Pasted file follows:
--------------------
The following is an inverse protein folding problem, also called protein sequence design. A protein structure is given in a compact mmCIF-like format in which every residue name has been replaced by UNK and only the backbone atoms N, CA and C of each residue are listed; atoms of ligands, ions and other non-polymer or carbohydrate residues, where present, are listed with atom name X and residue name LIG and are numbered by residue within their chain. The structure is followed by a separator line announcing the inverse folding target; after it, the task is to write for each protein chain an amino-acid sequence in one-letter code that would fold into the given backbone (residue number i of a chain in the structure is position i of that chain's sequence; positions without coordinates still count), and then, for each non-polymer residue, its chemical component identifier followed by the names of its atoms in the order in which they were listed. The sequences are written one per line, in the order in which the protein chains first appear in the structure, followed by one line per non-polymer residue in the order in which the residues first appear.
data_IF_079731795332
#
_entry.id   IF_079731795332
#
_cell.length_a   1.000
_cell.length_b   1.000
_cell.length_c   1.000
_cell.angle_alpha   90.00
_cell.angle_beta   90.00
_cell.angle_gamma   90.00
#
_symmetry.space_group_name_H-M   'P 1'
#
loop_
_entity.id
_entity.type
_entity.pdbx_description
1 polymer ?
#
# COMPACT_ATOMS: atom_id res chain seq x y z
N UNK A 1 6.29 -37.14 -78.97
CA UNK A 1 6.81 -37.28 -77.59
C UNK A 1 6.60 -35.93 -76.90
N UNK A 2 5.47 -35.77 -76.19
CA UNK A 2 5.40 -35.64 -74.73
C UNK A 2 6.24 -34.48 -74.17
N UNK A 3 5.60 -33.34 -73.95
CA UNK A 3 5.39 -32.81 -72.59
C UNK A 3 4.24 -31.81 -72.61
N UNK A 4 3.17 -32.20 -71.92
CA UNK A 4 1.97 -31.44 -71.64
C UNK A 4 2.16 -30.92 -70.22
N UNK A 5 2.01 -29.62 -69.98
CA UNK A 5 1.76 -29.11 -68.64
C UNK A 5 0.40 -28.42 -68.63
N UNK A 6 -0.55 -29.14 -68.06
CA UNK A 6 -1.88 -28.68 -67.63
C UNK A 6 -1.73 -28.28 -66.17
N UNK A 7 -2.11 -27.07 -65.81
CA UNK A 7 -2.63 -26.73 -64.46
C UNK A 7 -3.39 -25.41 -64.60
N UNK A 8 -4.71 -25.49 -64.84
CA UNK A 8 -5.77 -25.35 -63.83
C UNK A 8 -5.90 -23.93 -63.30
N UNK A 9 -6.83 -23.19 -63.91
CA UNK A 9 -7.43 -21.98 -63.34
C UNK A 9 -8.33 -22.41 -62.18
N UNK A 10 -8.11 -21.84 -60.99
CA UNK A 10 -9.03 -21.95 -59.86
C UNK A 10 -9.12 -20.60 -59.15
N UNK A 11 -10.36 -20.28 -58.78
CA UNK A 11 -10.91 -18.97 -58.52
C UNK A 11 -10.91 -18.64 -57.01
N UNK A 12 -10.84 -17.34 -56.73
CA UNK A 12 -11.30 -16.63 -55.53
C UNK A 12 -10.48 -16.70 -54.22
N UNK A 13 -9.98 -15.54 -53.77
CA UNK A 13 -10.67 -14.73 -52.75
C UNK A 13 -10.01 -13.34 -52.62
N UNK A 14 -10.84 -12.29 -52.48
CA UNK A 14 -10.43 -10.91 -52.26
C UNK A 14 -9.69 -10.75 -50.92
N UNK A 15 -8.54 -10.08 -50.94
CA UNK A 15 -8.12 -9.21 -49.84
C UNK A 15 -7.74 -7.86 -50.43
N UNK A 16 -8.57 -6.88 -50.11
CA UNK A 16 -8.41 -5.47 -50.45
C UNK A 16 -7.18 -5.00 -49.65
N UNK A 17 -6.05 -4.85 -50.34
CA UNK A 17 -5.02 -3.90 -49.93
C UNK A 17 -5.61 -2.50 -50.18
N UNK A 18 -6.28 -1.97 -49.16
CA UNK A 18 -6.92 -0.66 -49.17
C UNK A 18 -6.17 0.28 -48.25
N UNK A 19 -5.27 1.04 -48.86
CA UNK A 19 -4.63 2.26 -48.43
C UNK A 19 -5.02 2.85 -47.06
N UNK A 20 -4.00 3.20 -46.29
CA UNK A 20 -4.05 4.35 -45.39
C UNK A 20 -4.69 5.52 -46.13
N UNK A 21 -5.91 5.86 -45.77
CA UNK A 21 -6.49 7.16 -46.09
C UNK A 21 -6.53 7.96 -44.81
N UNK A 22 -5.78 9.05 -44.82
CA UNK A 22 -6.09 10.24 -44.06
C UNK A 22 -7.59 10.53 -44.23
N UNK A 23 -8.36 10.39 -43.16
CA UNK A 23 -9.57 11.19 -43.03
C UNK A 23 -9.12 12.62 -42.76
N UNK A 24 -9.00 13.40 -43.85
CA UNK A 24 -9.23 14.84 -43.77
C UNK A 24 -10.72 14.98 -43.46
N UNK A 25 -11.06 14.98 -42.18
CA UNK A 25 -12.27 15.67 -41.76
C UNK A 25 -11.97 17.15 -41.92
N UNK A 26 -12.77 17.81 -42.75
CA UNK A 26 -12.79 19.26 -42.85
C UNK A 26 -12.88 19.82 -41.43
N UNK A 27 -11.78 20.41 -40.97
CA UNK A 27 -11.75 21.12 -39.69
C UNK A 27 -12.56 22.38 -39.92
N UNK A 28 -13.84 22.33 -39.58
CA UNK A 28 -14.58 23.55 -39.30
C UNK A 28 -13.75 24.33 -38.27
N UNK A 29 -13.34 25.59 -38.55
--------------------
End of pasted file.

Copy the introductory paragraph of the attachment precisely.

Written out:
The following is an inverse protein folding problem, also called protein sequence design. A protein structure is given in a compact mmCIF-like format in which every residue name has been replaced by UNK and only the backbone atoms N, CA and C of each residue are listed; atoms of ligands, ions and other non-polymer or carbohydrate residues, where present, are listed with atom name X and residue name LIG and are numbered by residue within their chain. The structure is followed by a separator line announcing the inverse folding target; after it, the task is to write for each protein chain an amino-acid sequence in one-letter code that would fold into the given backbone (residue number i of a chain in the structure is position i of that chain's sequence; positions without coordinates still count), and then, for each non-polymer residue, its chemical component identifier followed by the names of its atoms in the order in which they were listed. The sequences are written one per line, in the order in which the protein chains first appear in the structure, followed by one line per non-polymer residue in the order in which the residues first appear.